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Paul T Kidd's Agility Pages

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Agility in the Context of Next Generation Manufacturing

Agility in the Context of Next Generation Manufacturing

Paul T. Kidd, Ph.D.
Cheshire Henbury

The Iacocca Institute report 21st Century Manufacturing Enterprise Strategy introduced the term agility in an effort to define a new paradigm which the authors called agile manufacturing. The Iacocca Institute report attempted to look beyond current best practice towards the enterprise of the future. Unfortunately it became apparent very quickly that the report had failed to make a clear distinction between the changes taking place in 1991 in manufacturing industries, and issues relevant to a longer term focus on developing a new and radically different manufacturing paradigm. The net result was great confusion, which still continues to this day, with agility being used as a catch-all-phrase to describe all the various changes and ideas being promoted such as lean production, business process re-engineering, time compression and so on.

Recent publications such as the US Agility Forum's Next Generation Manufacturing Project reports have attempted to define Next Generation Manufacturing. These reports, in common with the UK's Technology Foresight report Manufacturing, Production and Business Processes, aimed to look forward fifteen to twenty years, examining drivers and future needs and likely developments. However, both the US and the UK reports tend to focus on near term issues within the five year time frame, often describing developments and ideas that companies are already implementing.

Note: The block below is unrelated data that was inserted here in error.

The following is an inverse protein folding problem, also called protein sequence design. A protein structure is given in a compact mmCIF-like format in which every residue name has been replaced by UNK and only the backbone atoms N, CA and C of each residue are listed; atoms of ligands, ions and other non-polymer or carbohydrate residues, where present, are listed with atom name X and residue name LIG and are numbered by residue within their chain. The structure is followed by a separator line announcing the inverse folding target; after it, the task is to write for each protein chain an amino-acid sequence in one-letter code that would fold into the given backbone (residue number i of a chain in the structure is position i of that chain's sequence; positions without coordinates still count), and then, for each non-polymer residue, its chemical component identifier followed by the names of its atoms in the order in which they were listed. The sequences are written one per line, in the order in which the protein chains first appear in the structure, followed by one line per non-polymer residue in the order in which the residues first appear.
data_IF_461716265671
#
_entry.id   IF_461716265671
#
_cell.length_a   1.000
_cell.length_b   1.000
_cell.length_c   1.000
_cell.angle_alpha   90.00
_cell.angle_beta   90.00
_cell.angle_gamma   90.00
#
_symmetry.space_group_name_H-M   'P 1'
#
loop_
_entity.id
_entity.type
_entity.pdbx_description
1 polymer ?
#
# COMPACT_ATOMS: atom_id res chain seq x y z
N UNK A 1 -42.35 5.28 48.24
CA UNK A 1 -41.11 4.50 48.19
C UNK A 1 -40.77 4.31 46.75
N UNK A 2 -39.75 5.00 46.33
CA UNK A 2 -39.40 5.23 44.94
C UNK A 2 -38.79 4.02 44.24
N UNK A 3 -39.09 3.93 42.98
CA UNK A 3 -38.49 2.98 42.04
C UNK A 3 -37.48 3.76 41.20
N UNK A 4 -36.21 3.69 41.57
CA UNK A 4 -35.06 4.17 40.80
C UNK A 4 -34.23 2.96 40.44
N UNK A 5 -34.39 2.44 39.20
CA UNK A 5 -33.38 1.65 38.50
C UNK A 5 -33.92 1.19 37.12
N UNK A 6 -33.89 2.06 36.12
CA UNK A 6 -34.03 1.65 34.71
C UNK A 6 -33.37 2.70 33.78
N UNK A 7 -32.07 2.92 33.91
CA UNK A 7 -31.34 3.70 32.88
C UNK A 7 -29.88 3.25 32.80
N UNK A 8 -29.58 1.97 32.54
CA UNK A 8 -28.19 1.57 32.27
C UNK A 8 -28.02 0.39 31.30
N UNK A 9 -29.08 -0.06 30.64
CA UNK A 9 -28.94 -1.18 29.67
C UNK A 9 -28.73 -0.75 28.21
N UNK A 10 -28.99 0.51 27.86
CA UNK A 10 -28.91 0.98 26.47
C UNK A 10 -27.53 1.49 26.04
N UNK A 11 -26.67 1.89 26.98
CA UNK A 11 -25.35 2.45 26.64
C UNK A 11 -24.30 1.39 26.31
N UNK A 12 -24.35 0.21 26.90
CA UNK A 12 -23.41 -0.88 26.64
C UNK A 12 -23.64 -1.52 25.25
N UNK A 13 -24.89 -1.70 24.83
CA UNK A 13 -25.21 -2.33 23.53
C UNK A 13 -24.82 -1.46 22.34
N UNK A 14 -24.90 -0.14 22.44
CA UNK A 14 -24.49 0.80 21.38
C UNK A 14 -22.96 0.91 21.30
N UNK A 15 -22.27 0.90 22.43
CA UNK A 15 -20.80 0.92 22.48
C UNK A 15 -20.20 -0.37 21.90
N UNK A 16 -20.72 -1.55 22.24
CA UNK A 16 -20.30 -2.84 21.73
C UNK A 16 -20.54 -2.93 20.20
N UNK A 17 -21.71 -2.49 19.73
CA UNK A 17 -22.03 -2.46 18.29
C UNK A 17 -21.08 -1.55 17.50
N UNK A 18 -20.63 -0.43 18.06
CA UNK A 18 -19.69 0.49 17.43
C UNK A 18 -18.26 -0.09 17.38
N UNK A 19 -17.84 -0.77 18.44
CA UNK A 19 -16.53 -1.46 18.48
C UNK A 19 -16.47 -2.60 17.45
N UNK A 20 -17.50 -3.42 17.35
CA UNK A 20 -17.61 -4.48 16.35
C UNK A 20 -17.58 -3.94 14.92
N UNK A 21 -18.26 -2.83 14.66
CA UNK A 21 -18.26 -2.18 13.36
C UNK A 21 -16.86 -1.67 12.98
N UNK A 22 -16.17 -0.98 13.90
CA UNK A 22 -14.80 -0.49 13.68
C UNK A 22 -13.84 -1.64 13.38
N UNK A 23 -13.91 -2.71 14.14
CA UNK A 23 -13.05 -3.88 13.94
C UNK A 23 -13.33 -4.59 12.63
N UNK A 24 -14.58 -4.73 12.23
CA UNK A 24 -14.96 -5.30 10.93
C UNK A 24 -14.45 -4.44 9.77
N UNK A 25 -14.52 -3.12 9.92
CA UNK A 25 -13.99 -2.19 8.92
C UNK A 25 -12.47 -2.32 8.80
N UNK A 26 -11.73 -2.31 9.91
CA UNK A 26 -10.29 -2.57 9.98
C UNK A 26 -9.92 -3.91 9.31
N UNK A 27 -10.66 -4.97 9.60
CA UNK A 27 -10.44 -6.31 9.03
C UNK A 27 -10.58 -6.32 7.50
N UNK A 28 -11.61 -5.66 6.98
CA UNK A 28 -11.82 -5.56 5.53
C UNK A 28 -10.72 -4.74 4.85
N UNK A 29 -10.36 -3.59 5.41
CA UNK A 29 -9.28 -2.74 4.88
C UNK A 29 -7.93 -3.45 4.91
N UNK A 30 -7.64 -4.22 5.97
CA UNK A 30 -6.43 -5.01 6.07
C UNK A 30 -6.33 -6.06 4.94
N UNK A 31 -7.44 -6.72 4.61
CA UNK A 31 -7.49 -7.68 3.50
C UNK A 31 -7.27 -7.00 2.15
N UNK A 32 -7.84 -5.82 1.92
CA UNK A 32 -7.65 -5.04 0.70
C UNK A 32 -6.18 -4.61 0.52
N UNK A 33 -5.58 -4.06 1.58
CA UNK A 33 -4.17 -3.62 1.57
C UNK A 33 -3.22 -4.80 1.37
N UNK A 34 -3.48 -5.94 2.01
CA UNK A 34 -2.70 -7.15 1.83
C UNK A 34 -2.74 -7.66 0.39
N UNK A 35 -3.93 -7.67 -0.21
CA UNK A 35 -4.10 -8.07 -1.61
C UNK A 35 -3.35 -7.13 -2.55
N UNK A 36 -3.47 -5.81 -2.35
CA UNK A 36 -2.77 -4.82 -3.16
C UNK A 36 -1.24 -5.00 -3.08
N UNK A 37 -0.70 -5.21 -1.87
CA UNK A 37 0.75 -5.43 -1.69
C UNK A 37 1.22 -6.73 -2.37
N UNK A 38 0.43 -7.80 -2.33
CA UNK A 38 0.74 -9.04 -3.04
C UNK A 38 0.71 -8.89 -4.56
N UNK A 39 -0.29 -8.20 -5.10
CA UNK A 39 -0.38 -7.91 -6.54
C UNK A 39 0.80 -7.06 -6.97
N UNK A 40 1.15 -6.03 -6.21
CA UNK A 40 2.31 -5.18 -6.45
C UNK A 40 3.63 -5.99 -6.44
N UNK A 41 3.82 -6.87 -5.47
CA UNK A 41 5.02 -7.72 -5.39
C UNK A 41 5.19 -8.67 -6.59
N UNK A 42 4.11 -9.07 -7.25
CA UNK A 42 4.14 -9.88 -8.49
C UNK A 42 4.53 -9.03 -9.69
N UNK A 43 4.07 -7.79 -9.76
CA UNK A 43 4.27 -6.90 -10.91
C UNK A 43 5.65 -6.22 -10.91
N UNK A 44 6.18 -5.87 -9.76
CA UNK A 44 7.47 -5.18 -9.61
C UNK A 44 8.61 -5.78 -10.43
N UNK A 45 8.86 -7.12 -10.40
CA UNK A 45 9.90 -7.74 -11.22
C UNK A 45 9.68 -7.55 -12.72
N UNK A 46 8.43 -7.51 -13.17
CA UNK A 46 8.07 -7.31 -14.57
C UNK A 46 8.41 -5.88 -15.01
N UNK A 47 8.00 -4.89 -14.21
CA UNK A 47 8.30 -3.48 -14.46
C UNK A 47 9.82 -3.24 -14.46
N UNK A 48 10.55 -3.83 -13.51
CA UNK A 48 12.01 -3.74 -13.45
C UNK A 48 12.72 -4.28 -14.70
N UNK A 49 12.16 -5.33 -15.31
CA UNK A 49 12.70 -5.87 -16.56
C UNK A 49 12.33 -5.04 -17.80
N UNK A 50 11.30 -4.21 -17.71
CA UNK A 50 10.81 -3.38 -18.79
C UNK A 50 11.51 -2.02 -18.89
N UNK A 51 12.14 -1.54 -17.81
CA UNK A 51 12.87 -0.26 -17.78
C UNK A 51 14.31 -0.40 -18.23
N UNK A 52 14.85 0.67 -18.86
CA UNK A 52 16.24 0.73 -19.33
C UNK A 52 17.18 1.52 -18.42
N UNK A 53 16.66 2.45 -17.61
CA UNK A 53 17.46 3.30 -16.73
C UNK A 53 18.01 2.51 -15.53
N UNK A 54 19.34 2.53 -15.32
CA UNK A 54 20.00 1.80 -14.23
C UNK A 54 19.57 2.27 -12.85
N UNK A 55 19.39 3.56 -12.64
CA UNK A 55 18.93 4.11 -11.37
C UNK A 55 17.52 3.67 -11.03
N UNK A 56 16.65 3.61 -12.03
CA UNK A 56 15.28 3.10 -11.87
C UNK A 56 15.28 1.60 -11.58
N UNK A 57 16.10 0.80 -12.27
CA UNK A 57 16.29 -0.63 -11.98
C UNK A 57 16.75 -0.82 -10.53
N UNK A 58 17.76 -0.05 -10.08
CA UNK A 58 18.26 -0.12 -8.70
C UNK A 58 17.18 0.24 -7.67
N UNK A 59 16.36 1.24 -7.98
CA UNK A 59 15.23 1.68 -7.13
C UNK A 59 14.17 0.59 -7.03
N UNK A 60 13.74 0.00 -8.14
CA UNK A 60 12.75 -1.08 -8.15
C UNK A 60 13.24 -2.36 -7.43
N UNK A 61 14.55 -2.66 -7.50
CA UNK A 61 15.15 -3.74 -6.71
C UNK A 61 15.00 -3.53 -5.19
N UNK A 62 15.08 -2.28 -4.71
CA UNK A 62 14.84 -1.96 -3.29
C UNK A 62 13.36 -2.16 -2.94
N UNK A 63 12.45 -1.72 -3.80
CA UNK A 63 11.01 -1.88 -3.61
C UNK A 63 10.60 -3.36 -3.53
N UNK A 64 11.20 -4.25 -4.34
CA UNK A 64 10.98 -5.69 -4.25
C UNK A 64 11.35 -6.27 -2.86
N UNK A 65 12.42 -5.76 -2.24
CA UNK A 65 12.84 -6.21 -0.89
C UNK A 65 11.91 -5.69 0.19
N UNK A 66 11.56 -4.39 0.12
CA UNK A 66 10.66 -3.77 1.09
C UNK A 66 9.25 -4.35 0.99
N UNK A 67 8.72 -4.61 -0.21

Clearly looking out over a longer time frame of fifteen to twenty years is a challenging task. It is however one that is becoming increasingly important.

The presentation will address the issues of Next Generation Manufacturing, and within this context, provide a definition of agility that is focused and relevant to future industrial problems - that is, those that industry has yet to fully understand and address.

The presentation will deal with and expand upon issues that were researched for the Financial Times in London. This research was undertaken in the second half of 1996 and published by Financial Times Automotive Publishing as detailed management report in early 1997. This unique report deals with the creation of a globally distributed new product development capability focused on developing global products tailored to diverse local markets. The report also deals with longer term issues - the Next Generation Automotive Enterprise - examining concepts such as mass customization of total solutions and agile new product development practices.

The presentation will therefore:

1. describe the strategic drivers for Next Generation Manufacturing;

2. discuss the Next Generation Automotive Enterprise;

3. define agility as a component part of the Next Generation Manufacturing Enterprise;

4. illustrate the concept of agility with reference to future requirements and capabilities within the new product development process.


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